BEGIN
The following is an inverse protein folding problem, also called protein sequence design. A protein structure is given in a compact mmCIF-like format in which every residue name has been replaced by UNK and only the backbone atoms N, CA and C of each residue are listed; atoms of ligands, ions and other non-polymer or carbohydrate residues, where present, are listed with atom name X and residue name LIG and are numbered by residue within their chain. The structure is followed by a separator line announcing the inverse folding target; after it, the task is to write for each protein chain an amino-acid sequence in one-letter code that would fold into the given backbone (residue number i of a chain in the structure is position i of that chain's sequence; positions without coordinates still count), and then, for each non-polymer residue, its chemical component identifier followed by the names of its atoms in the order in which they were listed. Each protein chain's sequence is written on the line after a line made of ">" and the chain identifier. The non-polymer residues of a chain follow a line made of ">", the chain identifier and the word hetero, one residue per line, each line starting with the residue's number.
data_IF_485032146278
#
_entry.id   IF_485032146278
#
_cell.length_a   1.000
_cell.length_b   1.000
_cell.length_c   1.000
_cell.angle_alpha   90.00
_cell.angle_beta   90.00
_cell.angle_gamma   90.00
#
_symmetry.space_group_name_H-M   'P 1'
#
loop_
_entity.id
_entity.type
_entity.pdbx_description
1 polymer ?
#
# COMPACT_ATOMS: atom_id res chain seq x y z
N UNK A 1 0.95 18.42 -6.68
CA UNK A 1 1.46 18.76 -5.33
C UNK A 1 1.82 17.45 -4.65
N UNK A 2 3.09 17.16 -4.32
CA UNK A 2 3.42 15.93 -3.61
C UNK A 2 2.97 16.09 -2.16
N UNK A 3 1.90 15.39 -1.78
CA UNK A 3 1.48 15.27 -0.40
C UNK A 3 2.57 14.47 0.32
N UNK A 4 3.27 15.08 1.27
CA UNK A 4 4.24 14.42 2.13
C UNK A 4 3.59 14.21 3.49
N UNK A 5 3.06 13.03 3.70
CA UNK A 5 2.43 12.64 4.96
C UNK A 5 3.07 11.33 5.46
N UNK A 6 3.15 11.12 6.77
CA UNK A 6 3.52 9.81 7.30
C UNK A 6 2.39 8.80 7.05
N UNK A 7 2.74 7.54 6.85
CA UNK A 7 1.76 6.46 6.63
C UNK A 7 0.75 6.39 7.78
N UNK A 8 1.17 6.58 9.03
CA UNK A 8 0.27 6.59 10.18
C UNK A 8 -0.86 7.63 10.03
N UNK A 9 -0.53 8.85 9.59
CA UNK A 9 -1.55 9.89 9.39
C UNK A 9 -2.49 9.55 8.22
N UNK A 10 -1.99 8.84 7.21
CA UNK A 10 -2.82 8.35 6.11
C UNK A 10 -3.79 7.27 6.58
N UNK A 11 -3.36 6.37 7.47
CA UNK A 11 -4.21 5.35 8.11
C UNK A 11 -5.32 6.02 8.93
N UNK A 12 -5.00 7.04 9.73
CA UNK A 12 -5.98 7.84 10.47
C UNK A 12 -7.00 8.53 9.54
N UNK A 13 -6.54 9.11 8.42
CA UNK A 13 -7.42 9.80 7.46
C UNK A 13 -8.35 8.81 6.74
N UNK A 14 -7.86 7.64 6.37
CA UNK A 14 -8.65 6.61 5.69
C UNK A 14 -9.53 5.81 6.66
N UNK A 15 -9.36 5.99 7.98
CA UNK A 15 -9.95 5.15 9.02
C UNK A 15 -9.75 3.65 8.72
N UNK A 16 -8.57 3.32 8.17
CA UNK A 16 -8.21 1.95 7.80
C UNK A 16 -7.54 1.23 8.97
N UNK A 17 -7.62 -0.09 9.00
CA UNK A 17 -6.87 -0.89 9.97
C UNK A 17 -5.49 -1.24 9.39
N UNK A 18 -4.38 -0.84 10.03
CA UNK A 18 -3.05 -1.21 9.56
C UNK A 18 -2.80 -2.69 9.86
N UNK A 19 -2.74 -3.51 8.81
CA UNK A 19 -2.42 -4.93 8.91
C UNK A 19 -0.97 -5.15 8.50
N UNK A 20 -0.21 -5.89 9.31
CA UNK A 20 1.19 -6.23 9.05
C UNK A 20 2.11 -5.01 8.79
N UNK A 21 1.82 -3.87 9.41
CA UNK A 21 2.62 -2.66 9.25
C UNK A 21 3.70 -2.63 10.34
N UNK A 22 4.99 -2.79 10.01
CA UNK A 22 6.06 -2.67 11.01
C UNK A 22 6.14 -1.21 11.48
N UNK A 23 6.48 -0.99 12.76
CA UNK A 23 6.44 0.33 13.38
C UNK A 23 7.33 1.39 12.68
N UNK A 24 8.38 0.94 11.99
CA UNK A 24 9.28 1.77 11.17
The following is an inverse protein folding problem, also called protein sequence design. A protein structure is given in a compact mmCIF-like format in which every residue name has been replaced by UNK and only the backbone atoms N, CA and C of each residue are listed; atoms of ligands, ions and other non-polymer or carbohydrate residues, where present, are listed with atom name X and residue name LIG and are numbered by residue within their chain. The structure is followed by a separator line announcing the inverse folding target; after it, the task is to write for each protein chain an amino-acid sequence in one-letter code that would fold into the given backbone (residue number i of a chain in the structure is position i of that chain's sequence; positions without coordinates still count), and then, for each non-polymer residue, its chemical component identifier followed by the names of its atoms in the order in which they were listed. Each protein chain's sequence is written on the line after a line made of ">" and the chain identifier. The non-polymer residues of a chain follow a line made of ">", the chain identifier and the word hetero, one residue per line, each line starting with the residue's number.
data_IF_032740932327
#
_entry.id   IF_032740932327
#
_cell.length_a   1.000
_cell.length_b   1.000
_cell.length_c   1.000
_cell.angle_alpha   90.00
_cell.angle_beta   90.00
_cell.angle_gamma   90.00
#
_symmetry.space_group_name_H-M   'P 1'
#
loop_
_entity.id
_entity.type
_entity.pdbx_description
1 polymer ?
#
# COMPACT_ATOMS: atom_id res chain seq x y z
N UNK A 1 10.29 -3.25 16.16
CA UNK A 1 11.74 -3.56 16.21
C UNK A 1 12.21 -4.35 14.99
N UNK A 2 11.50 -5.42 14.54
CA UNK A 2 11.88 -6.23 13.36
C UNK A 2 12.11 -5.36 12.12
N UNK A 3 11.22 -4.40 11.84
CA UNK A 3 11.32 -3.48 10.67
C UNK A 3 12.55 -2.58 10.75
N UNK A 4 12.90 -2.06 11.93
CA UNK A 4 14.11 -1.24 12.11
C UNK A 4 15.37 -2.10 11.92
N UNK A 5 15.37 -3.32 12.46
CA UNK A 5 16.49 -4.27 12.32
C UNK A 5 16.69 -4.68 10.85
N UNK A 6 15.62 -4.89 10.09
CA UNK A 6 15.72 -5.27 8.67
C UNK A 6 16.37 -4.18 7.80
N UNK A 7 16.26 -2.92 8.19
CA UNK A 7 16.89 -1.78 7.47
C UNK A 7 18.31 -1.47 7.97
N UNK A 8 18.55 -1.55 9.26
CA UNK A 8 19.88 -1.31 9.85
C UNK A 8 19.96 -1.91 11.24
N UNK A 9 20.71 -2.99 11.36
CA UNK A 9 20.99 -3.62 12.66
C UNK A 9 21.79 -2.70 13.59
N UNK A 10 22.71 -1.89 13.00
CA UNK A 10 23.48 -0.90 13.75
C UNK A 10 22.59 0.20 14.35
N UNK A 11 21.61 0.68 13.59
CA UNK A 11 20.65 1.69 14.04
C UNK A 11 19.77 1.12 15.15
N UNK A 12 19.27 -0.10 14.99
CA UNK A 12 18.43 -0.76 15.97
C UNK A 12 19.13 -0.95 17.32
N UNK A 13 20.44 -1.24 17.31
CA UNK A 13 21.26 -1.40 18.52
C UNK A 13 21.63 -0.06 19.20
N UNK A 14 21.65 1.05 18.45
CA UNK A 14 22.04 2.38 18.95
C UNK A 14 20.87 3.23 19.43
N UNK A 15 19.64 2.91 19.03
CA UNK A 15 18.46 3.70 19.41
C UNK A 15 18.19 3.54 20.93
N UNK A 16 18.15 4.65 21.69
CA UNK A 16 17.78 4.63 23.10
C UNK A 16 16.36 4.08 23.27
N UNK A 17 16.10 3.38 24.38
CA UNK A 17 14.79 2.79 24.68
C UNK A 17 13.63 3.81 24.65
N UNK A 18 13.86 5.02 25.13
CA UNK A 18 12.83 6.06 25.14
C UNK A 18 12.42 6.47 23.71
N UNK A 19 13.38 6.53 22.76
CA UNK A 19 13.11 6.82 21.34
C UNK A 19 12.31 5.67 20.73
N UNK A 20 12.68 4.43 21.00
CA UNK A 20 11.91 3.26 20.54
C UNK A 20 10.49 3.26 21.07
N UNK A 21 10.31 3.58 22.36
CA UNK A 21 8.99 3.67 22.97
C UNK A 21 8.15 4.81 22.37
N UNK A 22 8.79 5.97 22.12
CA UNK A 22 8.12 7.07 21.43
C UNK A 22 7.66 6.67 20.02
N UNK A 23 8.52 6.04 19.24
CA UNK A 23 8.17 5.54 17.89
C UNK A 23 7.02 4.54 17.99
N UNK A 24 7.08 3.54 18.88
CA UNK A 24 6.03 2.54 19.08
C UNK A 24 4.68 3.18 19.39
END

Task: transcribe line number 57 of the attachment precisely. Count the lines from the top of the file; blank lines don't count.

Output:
C UNK A 12 -7.00 8.53 9.54